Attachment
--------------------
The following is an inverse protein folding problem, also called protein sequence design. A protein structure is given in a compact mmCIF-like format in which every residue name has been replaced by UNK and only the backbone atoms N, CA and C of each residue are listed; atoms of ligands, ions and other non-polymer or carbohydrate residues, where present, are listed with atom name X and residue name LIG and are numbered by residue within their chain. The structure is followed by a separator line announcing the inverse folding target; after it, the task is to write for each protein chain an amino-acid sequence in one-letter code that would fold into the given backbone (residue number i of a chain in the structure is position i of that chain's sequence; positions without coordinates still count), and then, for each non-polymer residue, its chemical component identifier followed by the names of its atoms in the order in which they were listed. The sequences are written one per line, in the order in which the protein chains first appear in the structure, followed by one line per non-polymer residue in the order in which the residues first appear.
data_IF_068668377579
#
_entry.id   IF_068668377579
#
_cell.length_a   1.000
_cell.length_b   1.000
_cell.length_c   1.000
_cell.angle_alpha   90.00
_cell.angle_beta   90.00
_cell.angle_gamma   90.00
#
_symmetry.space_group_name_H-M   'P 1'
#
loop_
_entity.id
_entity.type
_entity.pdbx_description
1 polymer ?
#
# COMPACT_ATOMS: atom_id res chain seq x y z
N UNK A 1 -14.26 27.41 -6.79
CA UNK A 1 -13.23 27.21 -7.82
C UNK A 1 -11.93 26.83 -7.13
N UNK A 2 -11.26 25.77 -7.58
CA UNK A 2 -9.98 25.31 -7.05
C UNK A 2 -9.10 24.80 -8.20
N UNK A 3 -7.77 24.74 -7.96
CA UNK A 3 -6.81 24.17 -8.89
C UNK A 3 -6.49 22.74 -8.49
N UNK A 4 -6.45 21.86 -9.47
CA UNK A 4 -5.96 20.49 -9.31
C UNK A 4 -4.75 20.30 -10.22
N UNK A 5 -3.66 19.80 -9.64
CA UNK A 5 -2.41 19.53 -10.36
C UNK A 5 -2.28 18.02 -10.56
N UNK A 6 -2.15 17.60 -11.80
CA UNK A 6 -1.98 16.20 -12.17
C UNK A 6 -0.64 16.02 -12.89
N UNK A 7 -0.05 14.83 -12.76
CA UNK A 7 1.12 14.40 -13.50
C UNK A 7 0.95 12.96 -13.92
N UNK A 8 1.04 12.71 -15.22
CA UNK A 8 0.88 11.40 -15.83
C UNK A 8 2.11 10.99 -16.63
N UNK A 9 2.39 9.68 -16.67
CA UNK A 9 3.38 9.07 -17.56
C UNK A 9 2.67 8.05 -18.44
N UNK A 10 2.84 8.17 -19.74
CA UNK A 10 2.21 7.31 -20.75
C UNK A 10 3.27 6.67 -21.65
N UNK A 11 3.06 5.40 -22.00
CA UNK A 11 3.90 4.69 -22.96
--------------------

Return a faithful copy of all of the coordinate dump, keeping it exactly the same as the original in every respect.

The following is an inverse protein folding problem, also called protein sequence design. A protein structure is given in a compact mmCIF-like format in which every residue name has been replaced by UNK and only the backbone atoms N, CA and C of each residue are listed; atoms of ligands, ions and other non-polymer or carbohydrate residues, where present, are listed with atom name X and residue name LIG and are numbered by residue within their chain. The structure is followed by a separator line announcing the inverse folding target; after it, the task is to write for each protein chain an amino-acid sequence in one-letter code that would fold into the given backbone (residue number i of a chain in the structure is position i of that chain's sequence; positions without coordinates still count), and then, for each non-polymer residue, its chemical component identifier followed by the names of its atoms in the order in which they were listed. The sequences are written one per line, in the order in which the protein chains first appear in the structure, followed by one line per non-polymer residue in the order in which the residues first appear.
data_IF_068668377579
#
_entry.id   IF_068668377579
#
_cell.length_a   1.000
_cell.length_b   1.000
_cell.length_c   1.000
_cell.angle_alpha   90.00
_cell.angle_beta   90.00
_cell.angle_gamma   90.00
#
_symmetry.space_group_name_H-M   'P 1'
#
loop_
_entity.id
_entity.type
_entity.pdbx_description
1 polymer ?
#
# COMPACT_ATOMS: atom_id res chain seq x y z
N UNK A 1 -14.26 27.41 -6.79
CA UNK A 1 -13.23 27.21 -7.82
C UNK A 1 -11.93 26.83 -7.13
N UNK A 2 -11.26 25.77 -7.58
CA UNK A 2 -9.98 25.31 -7.05
C UNK A 2 -9.10 24.80 -8.20
N UNK A 3 -7.77 24.74 -7.96
CA UNK A 3 -6.81 24.17 -8.89
C UNK A 3 -6.49 22.74 -8.49
N UNK A 4 -6.45 21.86 -9.47
CA UNK A 4 -5.96 20.49 -9.31
C UNK A 4 -4.75 20.30 -10.22
N UNK A 5 -3.66 19.80 -9.64
CA UNK A 5 -2.41 19.53 -10.36
C UNK A 5 -2.28 18.02 -10.56
N UNK A 6 -2.15 17.60 -11.80
CA UNK A 6 -1.98 16.20 -12.17
C UNK A 6 -0.64 16.02 -12.89
N UNK A 7 -0.05 14.83 -12.76
CA UNK A 7 1.12 14.40 -13.50
C UNK A 7 0.95 12.96 -13.92
N UNK A 8 1.04 12.71 -15.22
CA UNK A 8 0.88 11.40 -15.83
C UNK A 8 2.11 10.99 -16.63
N UNK A 9 2.39 9.68 -16.67
CA UNK A 9 3.38 9.07 -17.56
C UNK A 9 2.67 8.05 -18.44
N UNK A 10 2.84 8.17 -19.74
CA UNK A 10 2.21 7.31 -20.75
C UNK A 10 3.27 6.67 -21.65
N UNK A 11 3.06 5.40 -22.00
CA UNK A 11 3.90 4.69 -22.96